President-elect Trump’s Tax Plan

Published December 8, 2016

Pilla acknowledges “It is easy to talk about tax reform on the campaign trail but quite another thing to get your policies enacted once you’re in office.” But if Trump holds true to his campaign promises – and if the plan survives what Pilla refers to as “the congressional mix-master” – there are many powerful, positive elements packed into the plan:

  • Trump would collapse the seven existing personal income tax brackets into just three. The highest tax rate would be reduced from 39.6 percent to 33 percent.
  • Trump would increase the standard deduction for joint filers to $30,000, from $12,600; the standard deduction for single filers would be $15,000. The personal exemptions and head-of-household filing status would be eliminated.
  • Trump would lower the corporate tax rate from the current 35 percent (the highest in the developed world) to 15 percent for all businesses, large and small.
  • Trump would eliminate the estate and gift tax, the Alternative Minimum Tax (AMT) and the 3.8 percent surtax on net investment income.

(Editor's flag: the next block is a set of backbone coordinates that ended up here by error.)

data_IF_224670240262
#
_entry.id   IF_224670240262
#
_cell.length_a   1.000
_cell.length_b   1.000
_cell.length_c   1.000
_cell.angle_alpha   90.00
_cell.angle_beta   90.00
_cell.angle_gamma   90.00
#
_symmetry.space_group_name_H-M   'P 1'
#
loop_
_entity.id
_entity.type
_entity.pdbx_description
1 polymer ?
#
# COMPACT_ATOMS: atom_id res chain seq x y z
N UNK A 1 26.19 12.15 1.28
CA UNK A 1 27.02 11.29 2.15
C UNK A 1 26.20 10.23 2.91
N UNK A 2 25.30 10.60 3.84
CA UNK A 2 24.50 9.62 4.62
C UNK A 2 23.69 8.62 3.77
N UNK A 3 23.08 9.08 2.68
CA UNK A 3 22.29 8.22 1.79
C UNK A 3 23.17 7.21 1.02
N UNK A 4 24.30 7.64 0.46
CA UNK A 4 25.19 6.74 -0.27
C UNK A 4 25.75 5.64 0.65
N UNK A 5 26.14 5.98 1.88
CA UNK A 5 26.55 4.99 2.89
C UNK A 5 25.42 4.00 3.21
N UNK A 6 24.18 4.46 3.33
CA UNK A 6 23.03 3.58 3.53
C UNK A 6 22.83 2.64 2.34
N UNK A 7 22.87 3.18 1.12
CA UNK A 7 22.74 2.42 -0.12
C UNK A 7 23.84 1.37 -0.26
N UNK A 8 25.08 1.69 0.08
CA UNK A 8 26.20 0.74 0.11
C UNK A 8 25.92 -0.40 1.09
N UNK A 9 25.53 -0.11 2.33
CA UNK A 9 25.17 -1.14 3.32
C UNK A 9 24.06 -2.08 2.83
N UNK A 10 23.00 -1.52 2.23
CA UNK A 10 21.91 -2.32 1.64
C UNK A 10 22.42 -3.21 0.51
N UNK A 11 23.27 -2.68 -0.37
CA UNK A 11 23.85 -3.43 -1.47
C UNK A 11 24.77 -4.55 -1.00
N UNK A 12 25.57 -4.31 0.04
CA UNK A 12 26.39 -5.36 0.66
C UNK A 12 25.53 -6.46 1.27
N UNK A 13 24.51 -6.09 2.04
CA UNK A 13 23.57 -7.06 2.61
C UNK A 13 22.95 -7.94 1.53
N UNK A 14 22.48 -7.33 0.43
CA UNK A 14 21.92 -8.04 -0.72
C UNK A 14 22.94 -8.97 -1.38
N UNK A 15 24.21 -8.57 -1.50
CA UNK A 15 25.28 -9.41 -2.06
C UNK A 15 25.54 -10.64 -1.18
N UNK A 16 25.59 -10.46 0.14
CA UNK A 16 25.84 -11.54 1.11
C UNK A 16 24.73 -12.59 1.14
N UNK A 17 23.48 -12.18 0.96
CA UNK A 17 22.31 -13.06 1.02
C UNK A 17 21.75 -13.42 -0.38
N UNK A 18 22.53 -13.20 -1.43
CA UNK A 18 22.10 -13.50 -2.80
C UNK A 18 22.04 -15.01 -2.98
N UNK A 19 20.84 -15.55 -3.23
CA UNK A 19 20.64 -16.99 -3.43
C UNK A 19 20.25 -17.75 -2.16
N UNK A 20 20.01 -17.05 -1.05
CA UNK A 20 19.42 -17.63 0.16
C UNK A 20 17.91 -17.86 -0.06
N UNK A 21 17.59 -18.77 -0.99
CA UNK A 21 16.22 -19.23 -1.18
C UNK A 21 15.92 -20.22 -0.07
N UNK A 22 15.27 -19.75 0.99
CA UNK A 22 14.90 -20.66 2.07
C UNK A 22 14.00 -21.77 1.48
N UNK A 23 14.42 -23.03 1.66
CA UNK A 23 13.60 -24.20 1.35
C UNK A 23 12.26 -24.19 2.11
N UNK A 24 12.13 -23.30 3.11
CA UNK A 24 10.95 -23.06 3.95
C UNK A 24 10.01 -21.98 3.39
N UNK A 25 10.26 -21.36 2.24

What can we expect as a result of these reforms? Among other things, Pilla writes, “[T]axpayers in all brackets would see a reduction in their federal tax burden. Said another way, everyone would have more money in their pockets.”

There’s one feature of Trump’s plan Pilla doesn’t like at all: It would shrink the tax base, removing many Americans from the tax rolls entirely. That’s not a good thing, he writes, because “As more voters are removed from the tax rolls, they have less incentive to check government spending at the ballot box because they have no skin in the game.”